NPR celebrates political anniversaries – when it likes them. They celebrated the one-year anniversary of Occupy Wall Street, when when it had already faded away. This week, NPR aired five stories discussing the fourth anniversary of Michelle Obama’s “Let’s Move” initiative to get kids to eat better and exercise.
But there was no story on the fifth anniversary of the Tea Party. The closest thing was a Mara Liasson analysis on Thursday of how the Senate races look tough for Democrats this fall – if the Republicans can keep the Tea Party extremists at bay:
MARA LIASSON: Democrats are also hoping Republicans do what they did to themselves in 2010 and 2012, when the GOP snatched defeat from the jaws of victory by nominating Senate candidates that were too extreme or incompetent to win. Brad Dayspring, with the National Republican Senatorial Committee, says his party will not let that happen again.
BRAD DAYSPRING: When you lose elections, you take note of the things you did wrong and you learn from those. And in 2012, and certainly in 2010, we had nominated some candidates who were not well prepared for the Senate general election. And we have to take steps to avoid doing that as a party.
MARA LIASSON: For example, just yesterday in Colorado, Republicans convinced a top-tier challenger to Democratic incumbent Mark Udall to get in the race and the Tea Party candidate to drop out.
That doesn't mean the top challenger, Rep. Cory Gardner, isn't conservative. It's just that political pundits often think "Tea Party" and "amateur" are the same thing.
In their “Week in Politics” segment on Friday night with "conservative" David Brooks and liberal E.J.Dionne, they skipped the Tea Party and celebrated Barack Obama’s new initiative for black men. Brooks was delighted: “You know, how - when are we going to have a president again who can talk with such credibility on this issue? So I'm very relieved, very glad that he's talking about it in personal terms.”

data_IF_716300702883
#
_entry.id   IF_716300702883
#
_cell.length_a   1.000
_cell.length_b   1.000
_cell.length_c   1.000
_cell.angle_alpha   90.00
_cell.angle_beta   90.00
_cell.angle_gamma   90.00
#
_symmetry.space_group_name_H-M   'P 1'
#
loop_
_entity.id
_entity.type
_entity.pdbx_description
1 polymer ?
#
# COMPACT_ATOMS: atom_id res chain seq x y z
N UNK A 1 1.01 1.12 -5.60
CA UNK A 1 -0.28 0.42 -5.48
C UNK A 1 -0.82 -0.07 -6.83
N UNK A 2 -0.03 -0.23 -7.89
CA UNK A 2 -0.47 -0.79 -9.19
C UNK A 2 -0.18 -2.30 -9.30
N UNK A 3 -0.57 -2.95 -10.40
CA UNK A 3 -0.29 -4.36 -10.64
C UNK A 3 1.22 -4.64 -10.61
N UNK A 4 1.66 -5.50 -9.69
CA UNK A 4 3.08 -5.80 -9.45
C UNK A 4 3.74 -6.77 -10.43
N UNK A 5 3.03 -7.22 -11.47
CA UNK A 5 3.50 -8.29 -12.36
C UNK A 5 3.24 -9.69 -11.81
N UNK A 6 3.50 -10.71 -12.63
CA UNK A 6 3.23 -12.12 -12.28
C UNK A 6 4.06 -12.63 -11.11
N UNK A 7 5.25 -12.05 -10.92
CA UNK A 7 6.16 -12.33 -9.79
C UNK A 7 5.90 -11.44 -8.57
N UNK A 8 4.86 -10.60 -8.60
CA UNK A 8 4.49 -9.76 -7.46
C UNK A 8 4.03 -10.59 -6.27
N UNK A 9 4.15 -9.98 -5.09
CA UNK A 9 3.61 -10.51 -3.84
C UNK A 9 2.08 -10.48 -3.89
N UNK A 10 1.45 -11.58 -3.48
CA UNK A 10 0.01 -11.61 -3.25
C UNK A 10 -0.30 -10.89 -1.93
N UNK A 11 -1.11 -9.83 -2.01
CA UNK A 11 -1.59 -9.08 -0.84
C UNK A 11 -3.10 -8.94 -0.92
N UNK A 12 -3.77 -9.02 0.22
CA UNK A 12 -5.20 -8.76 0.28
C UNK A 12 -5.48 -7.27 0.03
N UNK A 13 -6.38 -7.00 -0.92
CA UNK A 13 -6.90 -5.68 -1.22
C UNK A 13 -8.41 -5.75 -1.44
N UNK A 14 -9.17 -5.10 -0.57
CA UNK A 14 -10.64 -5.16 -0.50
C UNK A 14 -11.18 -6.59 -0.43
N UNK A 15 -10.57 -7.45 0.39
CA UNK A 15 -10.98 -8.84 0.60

Dionne agreed: “I think he deserves some credit for gutsiness here because some people won't like it that he emphasizes race and how much racism these young men have suffered from.”
Brooks and Dionne were also delighted that Arizona Gov. Jan Brewer vetoed a religious-freedom bill the gay left opposed. Brooks said the country clubbers won: “The local country club establishment was upset. The entire political establishment was upset. Mitt Romney got in, John McCain. Everyone who cares about the economy of Arizona was involved. And so for people who don't like country club Republicans, this was a rare victory for the country club set. So they should tip their martinis.”
Dionne again agreed: “I think this is a huge deal because for both the reasons that David said and because people have been using religious liberty as a slogan to justify almost anything. And we do need religious accommodations to protect religious freedom in the country. But when you use it to say, well, a caterer should be able to discriminate against gay people or a florist, that cheapens the whole concept.”
UPDATE: On Twitter, an NPR fan alerted me that after this article was posted, on Sunday morning's Weekend Edition, NPR anchor Jacki Lyden marked the Tea Party anniversary with a pretty straightforward interview with Jenny Beth Martin of the Tea Party Patriots.